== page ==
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I'm new to backbone.js and am working my way through some tutorials. I've found a couple that seem good, but there are some inconsistencies in how they implement so I'm looking for a little guidance on best practices.

Here are the tutorials I'm learning from:

My questions are:

  1. The first tut makes use of Backbone.Controller but not Backbone.Collection. The second does the opposite. Which is the best practice for the "C" in backbones spin on MVC?
  2. The first tut defines urls in the Model, whereas the second defines it in the Collection. Which is the better practice?
  3. The second tut makes use of Backbone.Router, while the first one does not. Which is best practice?

Alternatively if someone can suggest a better intro tutorial that follows best practices I'd be happy to learn from there. Unfortunately because of the inconsistencies between these two, I'm concerned I might be learning some bad habits out of the gate.

Thanks in advance.

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closed as not constructive by Dan J, Bo Persson, bmargulies, DocMax, C-Pound Guru Nov 3 '12 at 3:31

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3 Answers 3

up vote 3 down vote accepted

Backbone.Controller was renamed to Backbone.Router last year. I guess you were reading an old tutorial.

BackboneTutorials.com is a decent tutorial for getting started.

Build a small app as you learn and you'll know what Backbone does for you.

The best way to learn Backbone is to go through the annotated source code. Each and every line is commented and explained.

Use the dev version instead of the minified version when building your app. This helps in debugging.

If you are into reading books, check out Addy Osmani's Backbone Fundamentals, a free e-book. The book is awesome, but quite verbose. You can use it as a reference.

See this question on Quora for the definitive list of resources;

Don't worry too much about what's 'V' and what's 'C' and backbone's spin on MVC. The framework does an excellent job of separating code that interacts with the server and the code that performs the core client logic. Templating and updation of DOM Elements is left to you. It's pretty minimalistic in that sense. Backbone provides Events that make the different parts interact with each other.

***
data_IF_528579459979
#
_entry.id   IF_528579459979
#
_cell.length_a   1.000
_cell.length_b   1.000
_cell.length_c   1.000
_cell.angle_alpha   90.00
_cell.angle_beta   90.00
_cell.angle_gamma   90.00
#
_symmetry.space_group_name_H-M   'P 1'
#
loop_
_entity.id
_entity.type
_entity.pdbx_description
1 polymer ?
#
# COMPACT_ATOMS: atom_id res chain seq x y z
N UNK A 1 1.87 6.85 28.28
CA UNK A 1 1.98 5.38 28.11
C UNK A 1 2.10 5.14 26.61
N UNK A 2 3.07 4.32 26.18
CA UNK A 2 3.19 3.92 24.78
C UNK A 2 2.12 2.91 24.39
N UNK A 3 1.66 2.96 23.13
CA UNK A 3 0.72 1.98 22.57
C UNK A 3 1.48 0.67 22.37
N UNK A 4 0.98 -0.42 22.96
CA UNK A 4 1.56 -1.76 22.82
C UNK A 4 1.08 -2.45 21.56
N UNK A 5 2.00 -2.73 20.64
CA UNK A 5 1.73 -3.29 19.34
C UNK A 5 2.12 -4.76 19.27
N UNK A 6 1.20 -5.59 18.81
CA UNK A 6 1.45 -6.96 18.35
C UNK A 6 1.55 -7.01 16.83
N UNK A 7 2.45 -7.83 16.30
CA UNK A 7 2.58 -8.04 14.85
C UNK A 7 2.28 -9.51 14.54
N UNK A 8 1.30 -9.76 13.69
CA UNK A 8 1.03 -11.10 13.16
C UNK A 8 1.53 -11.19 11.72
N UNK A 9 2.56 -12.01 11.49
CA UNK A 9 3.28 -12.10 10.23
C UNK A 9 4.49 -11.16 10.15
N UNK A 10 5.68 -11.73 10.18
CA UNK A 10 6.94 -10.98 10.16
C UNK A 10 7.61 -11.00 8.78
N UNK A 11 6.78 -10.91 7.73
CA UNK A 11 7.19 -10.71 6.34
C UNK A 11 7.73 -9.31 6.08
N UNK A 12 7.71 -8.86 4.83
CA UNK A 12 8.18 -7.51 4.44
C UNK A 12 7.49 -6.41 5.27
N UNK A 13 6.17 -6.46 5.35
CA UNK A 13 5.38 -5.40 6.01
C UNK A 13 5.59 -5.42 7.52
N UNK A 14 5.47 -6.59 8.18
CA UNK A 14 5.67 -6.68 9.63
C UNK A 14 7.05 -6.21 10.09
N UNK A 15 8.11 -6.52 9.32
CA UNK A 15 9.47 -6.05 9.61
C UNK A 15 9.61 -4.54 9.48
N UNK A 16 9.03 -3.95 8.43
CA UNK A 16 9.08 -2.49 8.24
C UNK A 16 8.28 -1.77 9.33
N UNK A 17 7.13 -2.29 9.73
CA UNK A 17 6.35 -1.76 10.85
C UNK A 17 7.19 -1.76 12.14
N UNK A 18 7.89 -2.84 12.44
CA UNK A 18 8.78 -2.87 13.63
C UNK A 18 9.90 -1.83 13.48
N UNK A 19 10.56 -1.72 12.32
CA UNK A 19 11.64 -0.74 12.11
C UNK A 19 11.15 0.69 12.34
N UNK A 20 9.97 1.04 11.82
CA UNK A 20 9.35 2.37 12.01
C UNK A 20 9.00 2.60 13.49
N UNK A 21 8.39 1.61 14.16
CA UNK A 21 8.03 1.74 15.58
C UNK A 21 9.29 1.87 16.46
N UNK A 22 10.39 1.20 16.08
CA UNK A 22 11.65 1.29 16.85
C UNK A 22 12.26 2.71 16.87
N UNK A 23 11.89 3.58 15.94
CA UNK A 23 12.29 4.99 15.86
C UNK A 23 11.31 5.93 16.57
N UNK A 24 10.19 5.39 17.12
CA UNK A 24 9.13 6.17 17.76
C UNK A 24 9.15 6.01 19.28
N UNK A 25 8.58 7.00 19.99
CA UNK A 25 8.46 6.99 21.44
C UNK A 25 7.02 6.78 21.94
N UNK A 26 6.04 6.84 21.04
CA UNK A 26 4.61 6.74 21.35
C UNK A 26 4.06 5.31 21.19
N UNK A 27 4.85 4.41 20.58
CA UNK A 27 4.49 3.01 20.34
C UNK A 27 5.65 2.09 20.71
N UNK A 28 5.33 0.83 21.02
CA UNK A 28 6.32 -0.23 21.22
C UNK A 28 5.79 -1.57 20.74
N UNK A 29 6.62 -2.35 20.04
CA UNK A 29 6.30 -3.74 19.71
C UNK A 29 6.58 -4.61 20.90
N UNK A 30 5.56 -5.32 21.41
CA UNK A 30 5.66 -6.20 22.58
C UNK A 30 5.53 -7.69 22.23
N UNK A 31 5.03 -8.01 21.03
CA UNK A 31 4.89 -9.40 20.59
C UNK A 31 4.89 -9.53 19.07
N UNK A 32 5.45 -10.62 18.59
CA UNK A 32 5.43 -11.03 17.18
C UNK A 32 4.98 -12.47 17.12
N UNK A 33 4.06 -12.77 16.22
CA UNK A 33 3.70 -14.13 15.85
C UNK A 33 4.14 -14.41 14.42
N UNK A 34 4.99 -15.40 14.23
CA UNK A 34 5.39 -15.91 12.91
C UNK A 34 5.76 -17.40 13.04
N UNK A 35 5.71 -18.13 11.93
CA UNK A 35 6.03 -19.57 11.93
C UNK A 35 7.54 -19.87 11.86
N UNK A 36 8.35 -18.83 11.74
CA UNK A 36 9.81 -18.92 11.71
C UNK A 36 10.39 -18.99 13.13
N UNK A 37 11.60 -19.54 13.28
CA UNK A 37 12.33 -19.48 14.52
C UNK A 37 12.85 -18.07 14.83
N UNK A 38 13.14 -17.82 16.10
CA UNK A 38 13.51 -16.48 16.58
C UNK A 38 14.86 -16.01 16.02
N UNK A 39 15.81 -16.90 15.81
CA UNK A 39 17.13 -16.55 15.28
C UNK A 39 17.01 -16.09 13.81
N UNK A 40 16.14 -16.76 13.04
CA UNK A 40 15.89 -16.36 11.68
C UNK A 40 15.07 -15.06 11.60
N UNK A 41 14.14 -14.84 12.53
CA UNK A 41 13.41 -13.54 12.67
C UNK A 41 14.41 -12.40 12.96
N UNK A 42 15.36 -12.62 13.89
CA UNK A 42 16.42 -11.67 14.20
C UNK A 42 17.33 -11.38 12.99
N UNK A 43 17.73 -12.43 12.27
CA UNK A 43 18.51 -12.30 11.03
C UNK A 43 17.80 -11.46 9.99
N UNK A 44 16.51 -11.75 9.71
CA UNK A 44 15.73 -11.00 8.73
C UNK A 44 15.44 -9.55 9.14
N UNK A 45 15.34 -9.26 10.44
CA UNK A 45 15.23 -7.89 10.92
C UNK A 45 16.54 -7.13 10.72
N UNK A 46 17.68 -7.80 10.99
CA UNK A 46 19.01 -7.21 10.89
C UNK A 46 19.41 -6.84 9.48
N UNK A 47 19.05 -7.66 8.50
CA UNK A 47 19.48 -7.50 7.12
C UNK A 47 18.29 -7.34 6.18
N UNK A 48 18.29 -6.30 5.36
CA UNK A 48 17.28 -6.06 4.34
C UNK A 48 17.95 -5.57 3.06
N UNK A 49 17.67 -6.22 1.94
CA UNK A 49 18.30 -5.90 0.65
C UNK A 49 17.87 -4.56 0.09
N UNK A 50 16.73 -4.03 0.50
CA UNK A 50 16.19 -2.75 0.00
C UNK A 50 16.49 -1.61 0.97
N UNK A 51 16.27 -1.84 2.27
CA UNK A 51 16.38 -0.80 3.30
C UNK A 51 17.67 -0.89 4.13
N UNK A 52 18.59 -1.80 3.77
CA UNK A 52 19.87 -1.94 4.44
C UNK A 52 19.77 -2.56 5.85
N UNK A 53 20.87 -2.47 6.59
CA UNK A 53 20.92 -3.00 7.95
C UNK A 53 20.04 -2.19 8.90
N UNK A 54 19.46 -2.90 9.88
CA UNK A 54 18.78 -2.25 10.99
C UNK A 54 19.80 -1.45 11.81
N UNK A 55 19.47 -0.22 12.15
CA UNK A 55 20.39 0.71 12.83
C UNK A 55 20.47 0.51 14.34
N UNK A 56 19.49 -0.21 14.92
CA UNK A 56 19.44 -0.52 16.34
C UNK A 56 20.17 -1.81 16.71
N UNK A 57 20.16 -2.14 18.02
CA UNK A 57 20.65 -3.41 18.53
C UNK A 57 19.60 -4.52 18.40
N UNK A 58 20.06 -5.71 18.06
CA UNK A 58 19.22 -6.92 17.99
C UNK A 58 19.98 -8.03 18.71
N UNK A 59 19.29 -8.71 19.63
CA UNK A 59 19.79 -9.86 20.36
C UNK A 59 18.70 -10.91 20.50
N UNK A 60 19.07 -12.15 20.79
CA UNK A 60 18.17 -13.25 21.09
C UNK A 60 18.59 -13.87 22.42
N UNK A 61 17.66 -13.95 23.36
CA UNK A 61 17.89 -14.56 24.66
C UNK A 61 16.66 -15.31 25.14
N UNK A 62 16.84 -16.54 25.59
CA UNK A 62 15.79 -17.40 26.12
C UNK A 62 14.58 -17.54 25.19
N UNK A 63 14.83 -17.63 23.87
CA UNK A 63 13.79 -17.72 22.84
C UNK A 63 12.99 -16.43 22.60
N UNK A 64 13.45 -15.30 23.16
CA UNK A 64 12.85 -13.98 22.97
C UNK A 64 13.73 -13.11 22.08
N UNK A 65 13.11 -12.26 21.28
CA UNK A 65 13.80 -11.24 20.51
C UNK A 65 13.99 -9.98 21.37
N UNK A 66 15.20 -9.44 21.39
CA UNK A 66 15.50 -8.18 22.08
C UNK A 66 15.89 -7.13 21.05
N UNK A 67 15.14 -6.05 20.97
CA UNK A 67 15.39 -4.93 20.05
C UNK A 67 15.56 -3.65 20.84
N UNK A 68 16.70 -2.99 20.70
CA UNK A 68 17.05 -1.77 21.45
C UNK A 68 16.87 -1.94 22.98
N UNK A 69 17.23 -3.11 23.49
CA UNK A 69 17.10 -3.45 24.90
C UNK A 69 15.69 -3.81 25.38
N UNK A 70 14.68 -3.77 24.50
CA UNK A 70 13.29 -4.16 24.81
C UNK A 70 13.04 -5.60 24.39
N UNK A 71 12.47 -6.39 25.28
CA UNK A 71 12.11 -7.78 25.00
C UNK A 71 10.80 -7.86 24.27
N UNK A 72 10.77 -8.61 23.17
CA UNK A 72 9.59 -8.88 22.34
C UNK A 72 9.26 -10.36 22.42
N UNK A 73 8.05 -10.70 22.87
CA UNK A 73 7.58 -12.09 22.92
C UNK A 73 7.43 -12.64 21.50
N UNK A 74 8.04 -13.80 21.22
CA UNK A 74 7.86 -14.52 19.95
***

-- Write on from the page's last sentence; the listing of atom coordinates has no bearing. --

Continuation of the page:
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1  
I wasn't aware Controller was renamed to Router, so that should be a red flag when viewing a tutorial that's outdated. Thanks for clarifying. –  d-coded Nov 5 '12 at 19:11

this is a good question. Though, Backbone isn't taking position on how you should organize your code.

So, the real answer is: it depends.

It depends on the need of your application and how you're used to program.

If you want an overview of some best practice, I'd refer you to the Backbone Boilerplate project: https://github.com/tbranyen/backbone-boilerplate

This project is pretty solid, and really helped me out when starting.

Then, to answer your question (this may feel opiniated, and it is indeed):

1: Backbone is mostly an MV* framework (Model-View-Whatever). Controller logic mostly live into Backbone view, and this is OK for front end developpement as logic is often really tied to the UI (as we are mostly coding interfaces). Backbone isn't coming built in with controller, but if you prefer this type of organization, just build your own.

2: Urls depends on your need. If you're fetching a full collection, set it up on the collection, if you're only fetching (or probably saving) one model, set it on the model. These too live well together.

3: About Router, if you're building multiple pages/sections on your app, use them. But beware of not using routes as action as you would do in RESTful APIs, this will most of the time brings problem eventually (user press back button, etc). So, use routes if you want to manage pages.

Hope this help !!

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I will answer from experience:

Q: The second does the opposite. Which is the best practice for the "C" in backbones spin on MVC?

A: There is no Controller in current Backbone http://backbonejs.org/ - "C" happens either in View (most cases) or in Router (see below).

Q: The first tut defines urls in the Model, whereas the second defines it in the Collection. Which is the better practice?

A: There are cases when you don't need collections. In case when you don't, your model absolutely needs a URL. When you do have a collection, URL you specify for Collection will apply to its models.

Q: The second tut makes use of Backbone.Router, while the first one does not. Which is best practice?

A: Rule of thumb - you want to use Router in 2 cases: 1) when you want to have history, and 2) when you want to have permalinks. Otherwise you don't really need router.

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